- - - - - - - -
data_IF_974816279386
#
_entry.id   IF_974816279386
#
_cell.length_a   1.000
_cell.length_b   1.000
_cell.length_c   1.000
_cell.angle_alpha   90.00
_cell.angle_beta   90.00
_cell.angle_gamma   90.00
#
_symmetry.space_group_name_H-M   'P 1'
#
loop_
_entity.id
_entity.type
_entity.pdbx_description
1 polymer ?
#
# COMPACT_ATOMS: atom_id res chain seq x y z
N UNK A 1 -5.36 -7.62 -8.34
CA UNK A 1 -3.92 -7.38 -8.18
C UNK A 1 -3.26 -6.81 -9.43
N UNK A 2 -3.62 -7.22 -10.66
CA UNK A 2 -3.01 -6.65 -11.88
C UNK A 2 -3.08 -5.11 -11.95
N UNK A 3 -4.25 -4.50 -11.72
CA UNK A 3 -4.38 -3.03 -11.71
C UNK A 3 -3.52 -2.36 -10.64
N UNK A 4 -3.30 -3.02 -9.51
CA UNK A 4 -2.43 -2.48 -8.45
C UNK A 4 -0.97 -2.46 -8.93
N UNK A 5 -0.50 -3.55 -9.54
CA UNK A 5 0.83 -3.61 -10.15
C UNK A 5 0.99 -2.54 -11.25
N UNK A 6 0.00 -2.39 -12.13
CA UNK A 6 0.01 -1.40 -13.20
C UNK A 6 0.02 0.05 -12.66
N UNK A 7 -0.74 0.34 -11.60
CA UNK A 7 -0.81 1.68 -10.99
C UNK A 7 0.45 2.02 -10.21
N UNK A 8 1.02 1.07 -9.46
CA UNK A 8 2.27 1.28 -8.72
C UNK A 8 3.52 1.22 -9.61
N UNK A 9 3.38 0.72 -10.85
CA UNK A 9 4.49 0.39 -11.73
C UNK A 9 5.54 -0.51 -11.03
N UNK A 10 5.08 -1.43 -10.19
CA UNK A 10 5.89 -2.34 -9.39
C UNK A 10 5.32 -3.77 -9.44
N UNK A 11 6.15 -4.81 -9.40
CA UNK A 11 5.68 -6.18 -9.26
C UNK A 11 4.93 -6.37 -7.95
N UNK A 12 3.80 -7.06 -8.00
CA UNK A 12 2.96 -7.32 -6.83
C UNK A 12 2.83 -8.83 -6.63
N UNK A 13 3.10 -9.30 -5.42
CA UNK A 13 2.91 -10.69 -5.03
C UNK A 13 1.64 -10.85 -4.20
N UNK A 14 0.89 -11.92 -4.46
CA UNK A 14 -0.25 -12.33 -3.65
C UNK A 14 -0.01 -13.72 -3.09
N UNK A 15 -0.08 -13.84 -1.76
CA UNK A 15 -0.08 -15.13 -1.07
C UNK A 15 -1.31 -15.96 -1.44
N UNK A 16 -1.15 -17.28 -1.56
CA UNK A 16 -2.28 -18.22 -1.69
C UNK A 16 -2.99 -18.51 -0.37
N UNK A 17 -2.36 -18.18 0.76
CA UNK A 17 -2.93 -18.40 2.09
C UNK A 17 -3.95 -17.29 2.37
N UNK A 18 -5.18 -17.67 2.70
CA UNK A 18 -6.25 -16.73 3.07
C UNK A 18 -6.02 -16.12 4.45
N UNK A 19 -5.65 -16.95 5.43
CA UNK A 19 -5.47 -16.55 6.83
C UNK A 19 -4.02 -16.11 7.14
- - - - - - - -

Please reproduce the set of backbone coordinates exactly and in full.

data_IF_974816279386
#
_entry.id   IF_974816279386
#
_cell.length_a   1.000
_cell.length_b   1.000
_cell.length_c   1.000
_cell.angle_alpha   90.00
_cell.angle_beta   90.00
_cell.angle_gamma   90.00
#
_symmetry.space_group_name_H-M   'P 1'
#
loop_
_entity.id
_entity.type
_entity.pdbx_description
1 polymer ?
#
# COMPACT_ATOMS: atom_id res chain seq x y z
N UNK A 1 -5.36 -7.62 -8.34
CA UNK A 1 -3.92 -7.38 -8.18
C UNK A 1 -3.26 -6.81 -9.43
N UNK A 2 -3.62 -7.22 -10.66
CA UNK A 2 -3.01 -6.65 -11.88
C UNK A 2 -3.08 -5.11 -11.95
N UNK A 3 -4.25 -4.50 -11.72
CA UNK A 3 -4.38 -3.03 -11.71
C UNK A 3 -3.52 -2.36 -10.64
N UNK A 4 -3.30 -3.02 -9.51
CA UNK A 4 -2.43 -2.48 -8.45
C UNK A 4 -0.97 -2.46 -8.93
N UNK A 5 -0.50 -3.55 -9.54
CA UNK A 5 0.83 -3.61 -10.15
C UNK A 5 0.99 -2.54 -11.25
N UNK A 6 0.00 -2.39 -12.13
CA UNK A 6 0.01 -1.40 -13.20
C UNK A 6 0.02 0.05 -12.66
N UNK A 7 -0.74 0.34 -11.60
CA UNK A 7 -0.81 1.68 -10.99
C UNK A 7 0.45 2.02 -10.21
N UNK A 8 1.02 1.07 -9.46
CA UNK A 8 2.27 1.28 -8.72
C UNK A 8 3.52 1.22 -9.61
N UNK A 9 3.38 0.72 -10.85
CA UNK A 9 4.49 0.39 -11.73
C UNK A 9 5.54 -0.51 -11.03
N UNK A 10 5.08 -1.43 -10.19
CA UNK A 10 5.89 -2.34 -9.39
C UNK A 10 5.32 -3.77 -9.44
N UNK A 11 6.15 -4.81 -9.40
CA UNK A 11 5.68 -6.18 -9.26
C UNK A 11 4.93 -6.37 -7.95
N UNK A 12 3.80 -7.06 -8.00
CA UNK A 12 2.96 -7.32 -6.83
C UNK A 12 2.83 -8.83 -6.63
N UNK A 13 3.10 -9.30 -5.42
CA UNK A 13 2.91 -10.69 -5.03
C UNK A 13 1.64 -10.85 -4.20
N UNK A 14 0.89 -11.92 -4.46
CA UNK A 14 -0.25 -12.33 -3.65
C UNK A 14 -0.01 -13.72 -3.09
N UNK A 15 -0.08 -13.84 -1.76
CA UNK A 15 -0.08 -15.13 -1.07
C UNK A 15 -1.31 -15.96 -1.44
N UNK A 16 -1.15 -17.28 -1.56
CA UNK A 16 -2.28 -18.22 -1.69
C UNK A 16 -2.99 -18.51 -0.37
N UNK A 17 -2.36 -18.18 0.76
CA UNK A 17 -2.93 -18.40 2.09
C UNK A 17 -3.95 -17.29 2.37
N UNK A 18 -5.18 -17.67 2.70
CA UNK A 18 -6.25 -16.73 3.07
C UNK A 18 -6.02 -16.12 4.45
N UNK A 19 -5.65 -16.95 5.43
CA UNK A 19 -5.47 -16.55 6.83
C UNK A 19 -4.02 -16.11 7.14